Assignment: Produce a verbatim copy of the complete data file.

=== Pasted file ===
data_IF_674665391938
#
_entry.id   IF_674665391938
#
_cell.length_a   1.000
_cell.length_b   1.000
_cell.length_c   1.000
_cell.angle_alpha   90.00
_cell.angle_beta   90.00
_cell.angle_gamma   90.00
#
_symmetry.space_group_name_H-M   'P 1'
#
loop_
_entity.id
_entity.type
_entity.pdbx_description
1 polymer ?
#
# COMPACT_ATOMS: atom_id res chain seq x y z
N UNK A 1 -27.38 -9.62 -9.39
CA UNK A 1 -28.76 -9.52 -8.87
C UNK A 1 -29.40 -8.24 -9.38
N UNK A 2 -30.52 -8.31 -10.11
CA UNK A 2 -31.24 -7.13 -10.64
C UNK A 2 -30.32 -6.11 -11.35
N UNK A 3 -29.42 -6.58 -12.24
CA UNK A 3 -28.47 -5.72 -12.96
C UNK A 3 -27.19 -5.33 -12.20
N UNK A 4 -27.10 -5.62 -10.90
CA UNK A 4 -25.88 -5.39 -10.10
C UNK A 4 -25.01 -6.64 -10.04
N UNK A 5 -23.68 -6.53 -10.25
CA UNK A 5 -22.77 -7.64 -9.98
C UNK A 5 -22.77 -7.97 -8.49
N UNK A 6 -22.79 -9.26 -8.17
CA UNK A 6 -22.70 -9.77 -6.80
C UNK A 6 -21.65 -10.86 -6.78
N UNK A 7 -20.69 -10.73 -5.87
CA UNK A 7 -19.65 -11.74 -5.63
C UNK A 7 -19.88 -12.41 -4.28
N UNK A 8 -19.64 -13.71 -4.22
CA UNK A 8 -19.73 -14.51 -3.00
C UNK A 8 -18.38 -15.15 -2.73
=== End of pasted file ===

data_IF_674665391938
#
_entry.id   IF_674665391938
#
_cell.length_a   1.000
_cell.length_b   1.000
_cell.length_c   1.000
_cell.angle_alpha   90.00
_cell.angle_beta   90.00
_cell.angle_gamma   90.00
#
_symmetry.space_group_name_H-M   'P 1'
#
loop_
_entity.id
_entity.type
_entity.pdbx_description
1 polymer ?
#
# COMPACT_ATOMS: atom_id res chain seq x y z
N UNK A 1 -27.38 -9.62 -9.39
CA UNK A 1 -28.76 -9.52 -8.87
C UNK A 1 -29.40 -8.24 -9.38
N UNK A 2 -30.52 -8.31 -10.11
CA UNK A 2 -31.24 -7.13 -10.64
C UNK A 2 -30.32 -6.11 -11.35
N UNK A 3 -29.42 -6.58 -12.24
CA UNK A 3 -28.47 -5.72 -12.96
C UNK A 3 -27.19 -5.33 -12.20
N UNK A 4 -27.10 -5.62 -10.90
CA UNK A 4 -25.88 -5.39 -10.10
C UNK A 4 -25.01 -6.64 -10.04
N UNK A 5 -23.68 -6.53 -10.25
CA UNK A 5 -22.77 -7.64 -9.98
C UNK A 5 -22.77 -7.97 -8.49
N UNK A 6 -22.79 -9.26 -8.17
CA UNK A 6 -22.70 -9.77 -6.80
C UNK A 6 -21.65 -10.86 -6.78
N UNK A 7 -20.69 -10.73 -5.87
CA UNK A 7 -19.65 -11.74 -5.63
C UNK A 7 -19.88 -12.41 -4.28
N UNK A 8 -19.64 -13.71 -4.22
CA UNK A 8 -19.73 -14.51 -3.00
C UNK A 8 -18.38 -15.15 -2.73